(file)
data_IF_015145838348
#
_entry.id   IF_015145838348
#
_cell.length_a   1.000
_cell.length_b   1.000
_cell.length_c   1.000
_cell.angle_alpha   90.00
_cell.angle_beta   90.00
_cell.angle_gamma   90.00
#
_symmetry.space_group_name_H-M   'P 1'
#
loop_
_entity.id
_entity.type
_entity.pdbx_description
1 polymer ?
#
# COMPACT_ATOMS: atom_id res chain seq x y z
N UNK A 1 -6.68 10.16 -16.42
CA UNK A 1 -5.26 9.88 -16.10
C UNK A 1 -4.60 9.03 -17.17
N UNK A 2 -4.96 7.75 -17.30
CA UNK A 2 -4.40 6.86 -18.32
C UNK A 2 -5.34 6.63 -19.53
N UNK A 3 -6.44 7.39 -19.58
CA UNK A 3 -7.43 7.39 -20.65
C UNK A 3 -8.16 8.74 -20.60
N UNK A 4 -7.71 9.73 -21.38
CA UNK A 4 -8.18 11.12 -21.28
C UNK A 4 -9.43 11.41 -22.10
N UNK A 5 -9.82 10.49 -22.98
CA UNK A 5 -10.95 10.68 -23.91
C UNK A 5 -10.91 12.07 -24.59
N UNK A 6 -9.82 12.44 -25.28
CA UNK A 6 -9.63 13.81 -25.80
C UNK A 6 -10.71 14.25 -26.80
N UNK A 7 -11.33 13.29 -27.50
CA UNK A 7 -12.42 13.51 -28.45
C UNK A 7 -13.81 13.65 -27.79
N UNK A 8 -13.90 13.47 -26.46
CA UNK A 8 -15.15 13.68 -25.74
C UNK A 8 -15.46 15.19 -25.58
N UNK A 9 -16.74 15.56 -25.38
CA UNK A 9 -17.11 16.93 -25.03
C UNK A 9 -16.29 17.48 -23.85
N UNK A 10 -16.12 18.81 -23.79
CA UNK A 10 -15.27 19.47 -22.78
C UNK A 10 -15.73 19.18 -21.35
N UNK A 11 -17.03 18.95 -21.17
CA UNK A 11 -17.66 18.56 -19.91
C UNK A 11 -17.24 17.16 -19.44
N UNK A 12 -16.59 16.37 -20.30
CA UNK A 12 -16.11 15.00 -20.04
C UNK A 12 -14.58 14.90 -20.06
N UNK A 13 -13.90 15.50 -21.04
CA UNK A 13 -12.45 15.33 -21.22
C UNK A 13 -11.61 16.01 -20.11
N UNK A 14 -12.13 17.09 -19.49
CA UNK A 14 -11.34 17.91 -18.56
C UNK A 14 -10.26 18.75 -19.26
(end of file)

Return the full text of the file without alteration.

data_IF_015145838348
#
_entry.id   IF_015145838348
#
_cell.length_a   1.000
_cell.length_b   1.000
_cell.length_c   1.000
_cell.angle_alpha   90.00
_cell.angle_beta   90.00
_cell.angle_gamma   90.00
#
_symmetry.space_group_name_H-M   'P 1'
#
loop_
_entity.id
_entity.type
_entity.pdbx_description
1 polymer ?
#
# COMPACT_ATOMS: atom_id res chain seq x y z
N UNK A 1 -6.68 10.16 -16.42
CA UNK A 1 -5.26 9.88 -16.10
C UNK A 1 -4.60 9.03 -17.17
N UNK A 2 -4.96 7.75 -17.30
CA UNK A 2 -4.40 6.86 -18.32
C UNK A 2 -5.34 6.63 -19.53
N UNK A 3 -6.44 7.39 -19.58
CA UNK A 3 -7.43 7.39 -20.65
C UNK A 3 -8.16 8.74 -20.60
N UNK A 4 -7.71 9.73 -21.38
CA UNK A 4 -8.18 11.12 -21.28
C UNK A 4 -9.43 11.41 -22.10
N UNK A 5 -9.82 10.49 -22.98
CA UNK A 5 -10.95 10.68 -23.91
C UNK A 5 -10.91 12.07 -24.59
N UNK A 6 -9.82 12.44 -25.28
CA UNK A 6 -9.63 13.81 -25.80
C UNK A 6 -10.71 14.25 -26.80
N UNK A 7 -11.33 13.29 -27.50
CA UNK A 7 -12.42 13.51 -28.45
C UNK A 7 -13.81 13.65 -27.79
N UNK A 8 -13.90 13.47 -26.46
CA UNK A 8 -15.15 13.68 -25.74
C UNK A 8 -15.46 15.19 -25.58
N UNK A 9 -16.74 15.56 -25.38
CA UNK A 9 -17.11 16.93 -25.03
C UNK A 9 -16.29 17.48 -23.85
N UNK A 10 -16.12 18.81 -23.79
CA UNK A 10 -15.27 19.47 -22.78
C UNK A 10 -15.73 19.18 -21.35
N UNK A 11 -17.03 18.95 -21.17
CA UNK A 11 -17.66 18.56 -19.91
C UNK A 11 -17.24 17.16 -19.44
N UNK A 12 -16.59 16.37 -20.30
CA UNK A 12 -16.11 15.00 -20.04
C UNK A 12 -14.58 14.90 -20.06
N UNK A 13 -13.90 15.50 -21.04
CA UNK A 13 -12.45 15.33 -21.22
C UNK A 13 -11.61 16.01 -20.11
N UNK A 14 -12.13 17.09 -19.49
CA UNK A 14 -11.34 17.91 -18.56
C UNK A 14 -10.26 18.75 -19.26